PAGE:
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Lifeng Chen v. New Trend Apparel, Inc.

United States District Court, S.D. New York

March 27, 2014

LIFENG CHEN, et al, Plaintiffs,
v.
NEW TREND APPAREL, Inc., et al, Defendants. HANA FINANCIAL, Inc., Intervenor Plaintiff, -against- NEW TREND APPAREL, Inc., et al, Third-Party Defendants

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For Lifeng Chen, holder of at lest fifty percent of outstanding shares of New Trend Apparel, Inc., Sunning Eagle Holdings Limited, Zhejiang Meibang Textile Co. Ltd., Zhejiang Datang Import & Export Co. Ltd., Plaintiffs, Counter Defendants, Cross Claimants: Heng Wang, LEAD ATTORNEY, Heng Wang & Associates, P.C., New York, NY.

SEUNG-JIN YANG, Petitioner, Pro se.

For New Trend Apparel, Inc., Kisum Louie, also known as Tommy K. Louie, Defendants: Samuel Slone Weissman, LEAD ATTORNEY, Samuel Weissman, Esq, New York, NY.

For Byunglim H. Louie, Intervenor Defendant: Samuel Slone Weissman, LEAD ATTORNEY, Samuel Weissman, Esq, New York, NY.

For Hana Financial, Inc., ADR Provider: Michael James Sheppeard, LEAD ATTORNEY, Ballon, Stoll, Bader and Nadler, New York, NY.

For New York Clothing Group, Inc., Proposed Defendant New York Clothing Group, Inc., Nina Chang, Proposed Defendant Nina Change, Interested Parties, Cross Claimants: Randy M. Kornfeld, LEAD ATTORNEY, Kornfeld & Associates P.C., New York, NY.

For New Trend Apparel, Inc., Counter Claimant: Samuel Slone Weissman, LEAD ATTORNEY, Samuel Weissman, Esq, New York, NY.

For New Trend Apparel, Inc., Counter Defendant: Samuel Slone Weissman, LEAD ATTORNEY, Samuel Weissman, Esq, New York, NY.

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MEMORANDUM DECISION AND ORDER

GEORGE B. DANIELS, United States District Judge.

Before this Court is Magistrate Judge Michael H. Dolinger's Report and Recommendation (" Report" ) addressing Intervenor Plaintiff Hana Financial, Inc.'s motion for partial summary judgment against: New Trend Apparel Inc., JCM Inc., Kisum Louie, and Byunglim Louie (the " New Trend Defendants" ); Third-Party Defendants New York Clothing Group, Inc. (" NYCG" ) and Nina Chang (together, the " Chang Parties" ); and Lifeng Chen and related entities (the " Chen Plaintiffs" ). The Report also addresses the Chen Plaintiffs' motion for summary judgment against the New Trend Defendants and the Chang Parties. Magistrate Judge Dolinger recommended that Hana's motion for summary judgment be granted with respect to its breach of contract claim, and denied as to all of Hana's additional claims. Magistrate Judge Dolinger further recommended that the Chen Plaintiffs' motion for summary judgment be denied. Magistrate Judge Dolinger's Report is adopted in its entirety. Hana's motion for summary judgment is GRANTED in part and DENIED in part. The Chen Plaintiffs' motion for summary judgment is DENIED.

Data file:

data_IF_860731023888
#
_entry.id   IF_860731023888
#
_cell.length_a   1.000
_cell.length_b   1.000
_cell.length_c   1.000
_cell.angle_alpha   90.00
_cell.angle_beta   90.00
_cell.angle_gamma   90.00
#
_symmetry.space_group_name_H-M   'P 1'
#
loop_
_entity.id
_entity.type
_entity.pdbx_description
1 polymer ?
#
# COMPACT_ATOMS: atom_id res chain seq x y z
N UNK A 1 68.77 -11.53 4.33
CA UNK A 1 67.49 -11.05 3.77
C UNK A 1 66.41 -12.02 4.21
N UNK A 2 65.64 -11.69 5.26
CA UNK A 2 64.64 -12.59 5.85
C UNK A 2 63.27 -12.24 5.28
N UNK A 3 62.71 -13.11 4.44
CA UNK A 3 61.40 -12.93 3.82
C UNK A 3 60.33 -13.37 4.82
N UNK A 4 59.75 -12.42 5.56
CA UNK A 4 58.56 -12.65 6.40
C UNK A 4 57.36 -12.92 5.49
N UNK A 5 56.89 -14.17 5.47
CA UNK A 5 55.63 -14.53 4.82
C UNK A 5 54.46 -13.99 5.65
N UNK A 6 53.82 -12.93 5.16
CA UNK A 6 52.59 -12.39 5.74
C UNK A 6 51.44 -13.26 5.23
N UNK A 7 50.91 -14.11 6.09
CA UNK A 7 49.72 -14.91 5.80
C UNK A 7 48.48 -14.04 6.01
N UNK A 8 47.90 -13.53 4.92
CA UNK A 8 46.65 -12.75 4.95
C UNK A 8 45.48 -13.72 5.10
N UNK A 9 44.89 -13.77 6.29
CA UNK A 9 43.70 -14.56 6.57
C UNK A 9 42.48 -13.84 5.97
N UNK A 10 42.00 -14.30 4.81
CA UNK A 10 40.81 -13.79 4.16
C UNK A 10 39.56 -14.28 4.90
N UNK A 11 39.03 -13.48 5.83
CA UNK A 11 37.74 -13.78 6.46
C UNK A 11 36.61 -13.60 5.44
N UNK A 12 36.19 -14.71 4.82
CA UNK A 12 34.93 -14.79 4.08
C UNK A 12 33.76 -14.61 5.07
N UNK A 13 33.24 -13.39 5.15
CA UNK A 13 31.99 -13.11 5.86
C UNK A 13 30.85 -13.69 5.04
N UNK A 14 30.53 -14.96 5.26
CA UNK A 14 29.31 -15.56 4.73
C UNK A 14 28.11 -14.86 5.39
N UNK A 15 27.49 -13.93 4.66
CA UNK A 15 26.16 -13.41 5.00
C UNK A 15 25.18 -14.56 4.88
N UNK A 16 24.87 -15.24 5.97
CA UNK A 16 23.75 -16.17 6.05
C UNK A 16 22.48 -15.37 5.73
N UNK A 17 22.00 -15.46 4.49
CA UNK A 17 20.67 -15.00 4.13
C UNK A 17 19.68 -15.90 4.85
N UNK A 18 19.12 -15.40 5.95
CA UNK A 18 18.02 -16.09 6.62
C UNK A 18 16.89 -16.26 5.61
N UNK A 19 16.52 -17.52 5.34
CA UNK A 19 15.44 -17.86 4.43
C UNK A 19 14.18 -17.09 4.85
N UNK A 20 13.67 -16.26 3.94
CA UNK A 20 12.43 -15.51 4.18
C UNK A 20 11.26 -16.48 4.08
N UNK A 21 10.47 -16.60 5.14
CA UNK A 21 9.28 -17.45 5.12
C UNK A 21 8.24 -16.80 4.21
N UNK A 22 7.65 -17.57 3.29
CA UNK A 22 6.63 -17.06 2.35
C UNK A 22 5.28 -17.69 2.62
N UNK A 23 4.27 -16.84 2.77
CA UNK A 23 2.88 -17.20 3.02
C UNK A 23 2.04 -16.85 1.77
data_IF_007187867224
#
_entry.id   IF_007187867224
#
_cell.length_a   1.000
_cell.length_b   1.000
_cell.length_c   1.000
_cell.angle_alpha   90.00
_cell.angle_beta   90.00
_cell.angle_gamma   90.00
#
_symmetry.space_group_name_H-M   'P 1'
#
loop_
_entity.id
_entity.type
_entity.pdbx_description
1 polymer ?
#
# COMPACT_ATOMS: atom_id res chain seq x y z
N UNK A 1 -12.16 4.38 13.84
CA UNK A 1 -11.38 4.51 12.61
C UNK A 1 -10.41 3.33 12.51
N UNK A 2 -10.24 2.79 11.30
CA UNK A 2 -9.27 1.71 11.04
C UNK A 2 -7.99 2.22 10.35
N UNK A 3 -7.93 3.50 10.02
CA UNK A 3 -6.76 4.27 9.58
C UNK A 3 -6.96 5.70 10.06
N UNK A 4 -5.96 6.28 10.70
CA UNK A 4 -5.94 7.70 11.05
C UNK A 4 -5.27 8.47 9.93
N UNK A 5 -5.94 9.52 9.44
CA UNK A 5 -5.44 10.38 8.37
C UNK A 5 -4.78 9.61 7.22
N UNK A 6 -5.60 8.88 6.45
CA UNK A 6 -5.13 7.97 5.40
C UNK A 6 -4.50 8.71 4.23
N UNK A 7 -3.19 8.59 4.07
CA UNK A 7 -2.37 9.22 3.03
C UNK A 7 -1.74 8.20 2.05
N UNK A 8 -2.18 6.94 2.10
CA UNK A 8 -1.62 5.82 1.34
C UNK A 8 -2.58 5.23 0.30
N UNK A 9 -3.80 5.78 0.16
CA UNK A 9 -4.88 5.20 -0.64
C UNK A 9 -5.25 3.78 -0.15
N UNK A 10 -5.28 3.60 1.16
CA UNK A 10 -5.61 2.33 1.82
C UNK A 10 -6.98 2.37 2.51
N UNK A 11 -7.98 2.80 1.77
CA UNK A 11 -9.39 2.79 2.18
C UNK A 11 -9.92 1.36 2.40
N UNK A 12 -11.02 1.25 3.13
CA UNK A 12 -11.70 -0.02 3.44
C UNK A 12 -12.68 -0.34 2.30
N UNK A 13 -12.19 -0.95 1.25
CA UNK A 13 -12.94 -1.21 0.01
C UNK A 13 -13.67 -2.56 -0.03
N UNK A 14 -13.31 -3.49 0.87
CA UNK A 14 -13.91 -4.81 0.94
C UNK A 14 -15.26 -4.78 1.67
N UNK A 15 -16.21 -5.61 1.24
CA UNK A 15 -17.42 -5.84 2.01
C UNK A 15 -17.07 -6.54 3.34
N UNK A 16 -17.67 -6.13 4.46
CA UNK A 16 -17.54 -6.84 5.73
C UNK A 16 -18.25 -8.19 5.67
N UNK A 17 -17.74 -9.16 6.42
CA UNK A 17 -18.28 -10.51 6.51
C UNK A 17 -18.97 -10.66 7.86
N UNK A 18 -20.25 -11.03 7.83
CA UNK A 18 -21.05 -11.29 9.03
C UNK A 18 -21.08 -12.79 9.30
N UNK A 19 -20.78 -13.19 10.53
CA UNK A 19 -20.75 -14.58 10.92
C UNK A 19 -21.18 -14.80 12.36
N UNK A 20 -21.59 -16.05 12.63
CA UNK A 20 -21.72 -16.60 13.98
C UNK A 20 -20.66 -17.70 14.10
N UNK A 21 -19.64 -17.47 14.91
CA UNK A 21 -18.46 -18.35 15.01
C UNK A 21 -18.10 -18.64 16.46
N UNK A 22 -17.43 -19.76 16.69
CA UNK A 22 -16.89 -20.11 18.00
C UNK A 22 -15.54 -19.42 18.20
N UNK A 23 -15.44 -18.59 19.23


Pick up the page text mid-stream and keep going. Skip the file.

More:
The Court may accept, reject or modify, in whole or in part, the findings and recommendations set forth within the Report. See 28 U.S.C. § 636(b)(1)(C). When there are objections to the Report, the Court must make a de novo determination of those portions of the Report to which objections are made. Id.; see also Rivera v. Barnhart, 423 F.Supp.2d 271, 273 (S.D.N.Y. 2006). The district judge may also receive further evidence or recommit the matter to the magistrate judge with instructions. See Fed.R.Civ.P. 72 (b); 28 U.S.C. § 636(b)(1)(C). The Court need not conduct a de novo hearing on the matter. See United States v. Raddatz, 447 U.S. 667, 675-76, 100 S.Ct. 2406, 65 L.Ed.2d 424 (1980). Rather, it is sufficient that the Court " arrive at its own, independent conclusions" regarding those portions to which objections were made. Nelson v. Smith, 618 F.Supp. 1186, 1189-90 (S.D.N.Y. 1985) (quoting Hernandez v. Estelle, 711 F.2d 619, 620 (5th Cir. 1983)). When no objections to a Report are made, the Court may adopt the Report if " there is no clear error on the face of the record." Adee Motor Cars, LLC v. Amato, 388 F.Supp.2d 250, 253 (S.D.N.Y. 2005) (citation omitted).

If " the party makes only frivolous, conclusory or general objections, or simply reiterates her original arguments, the Court reviews the report and recommendation only for clear error." Silva v. Peninsula Hotel, 509 F.Supp.2d 364, 366 (S.D.N.Y. 2007). Furthermore, when a party makes no objections to a portion of a report and recommendation, " or where the objections are merely perfunctory responses, argued in an attempt to engage the district court in a rehashing of the same arguments set forth in the original petition, reviewing courts should review a report and recommendation for clear error." Id. A party's failure to file written objections to the Report and Recommendation precludes appellate review of this Court's decision. See Thomas v. Arn, 474 U.S. 140, 155, 106 S.Ct. 466, 88 L.Ed.2d 435 (1985).

In his Report, Magistrate Judge Dolinger advised the parties that pursuant to 28 U.S.C. § 636(b)(1), failure to file timely objections within fourteen days after being served with a copy of the Report would result in their waiver and preclude appellate review. Report at 122. Hana filed timely objections to the Report. ECF 307.

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The Chang Parties, non-moving parties in the motions before this Court, also filed timely objections. ECF No. 305. The Chen Plaintiffs did not file objections to the Report. After considering the parties' objections, this Court adopts the thorough and well reasoned Report in its entirety.

Background